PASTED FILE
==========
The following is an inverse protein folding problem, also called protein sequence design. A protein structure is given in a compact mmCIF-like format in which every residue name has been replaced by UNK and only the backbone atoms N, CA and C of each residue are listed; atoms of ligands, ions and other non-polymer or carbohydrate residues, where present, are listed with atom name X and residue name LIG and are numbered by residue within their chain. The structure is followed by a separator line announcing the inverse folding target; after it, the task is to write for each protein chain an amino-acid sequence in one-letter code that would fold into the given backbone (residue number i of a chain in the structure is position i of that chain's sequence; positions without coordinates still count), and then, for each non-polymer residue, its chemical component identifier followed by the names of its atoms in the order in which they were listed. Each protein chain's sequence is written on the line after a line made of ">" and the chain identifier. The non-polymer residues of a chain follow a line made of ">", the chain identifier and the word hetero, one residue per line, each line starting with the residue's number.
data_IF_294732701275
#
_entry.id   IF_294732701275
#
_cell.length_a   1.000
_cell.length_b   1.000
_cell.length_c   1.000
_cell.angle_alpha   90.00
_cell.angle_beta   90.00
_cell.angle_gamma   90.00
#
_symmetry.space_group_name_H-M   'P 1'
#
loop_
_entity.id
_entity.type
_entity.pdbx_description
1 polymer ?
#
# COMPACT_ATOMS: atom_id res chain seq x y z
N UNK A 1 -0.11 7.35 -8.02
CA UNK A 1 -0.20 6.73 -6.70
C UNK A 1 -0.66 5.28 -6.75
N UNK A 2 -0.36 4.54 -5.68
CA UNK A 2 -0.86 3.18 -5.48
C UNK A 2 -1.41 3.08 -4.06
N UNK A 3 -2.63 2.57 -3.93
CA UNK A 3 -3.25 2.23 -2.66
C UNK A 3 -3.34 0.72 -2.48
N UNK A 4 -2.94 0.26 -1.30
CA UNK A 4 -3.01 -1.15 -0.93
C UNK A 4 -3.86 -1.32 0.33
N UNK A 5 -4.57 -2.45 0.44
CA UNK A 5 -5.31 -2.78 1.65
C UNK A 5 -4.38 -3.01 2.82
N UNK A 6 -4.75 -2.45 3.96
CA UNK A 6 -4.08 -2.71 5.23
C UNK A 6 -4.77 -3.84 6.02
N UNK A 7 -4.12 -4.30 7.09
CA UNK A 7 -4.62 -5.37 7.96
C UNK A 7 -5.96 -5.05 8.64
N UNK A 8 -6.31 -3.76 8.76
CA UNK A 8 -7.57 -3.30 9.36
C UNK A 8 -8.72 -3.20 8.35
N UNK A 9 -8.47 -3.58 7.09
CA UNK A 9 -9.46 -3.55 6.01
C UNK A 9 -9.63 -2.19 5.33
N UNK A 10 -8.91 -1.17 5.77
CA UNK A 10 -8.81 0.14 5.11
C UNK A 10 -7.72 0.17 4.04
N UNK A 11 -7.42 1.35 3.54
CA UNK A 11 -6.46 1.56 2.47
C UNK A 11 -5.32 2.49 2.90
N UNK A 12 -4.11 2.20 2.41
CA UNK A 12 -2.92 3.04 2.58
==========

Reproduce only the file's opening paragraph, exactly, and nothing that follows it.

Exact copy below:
The following is an inverse protein folding problem, also called protein sequence design. A protein structure is given in a compact mmCIF-like format in which every residue name has been replaced by UNK and only the backbone atoms N, CA and C of each residue are listed; atoms of ligands, ions and other non-polymer or carbohydrate residues, where present, are listed with atom name X and residue name LIG and are numbered by residue within their chain. The structure is followed by a separator line announcing the inverse folding target; after it, the task is to write for each protein chain an amino-acid sequence in one-letter code that would fold into the given backbone (residue number i of a chain in the structure is position i of that chain's sequence; positions without coordinates still count), and then, for each non-polymer residue, its chemical component identifier followed by the names of its atoms in the order in which they were listed. Each protein chain's sequence is written on the line after a line made of ">" and the chain identifier. The non-polymer residues of a chain follow a line made of ">", the chain identifier and the word hetero, one residue per line, each line starting with the residue's number.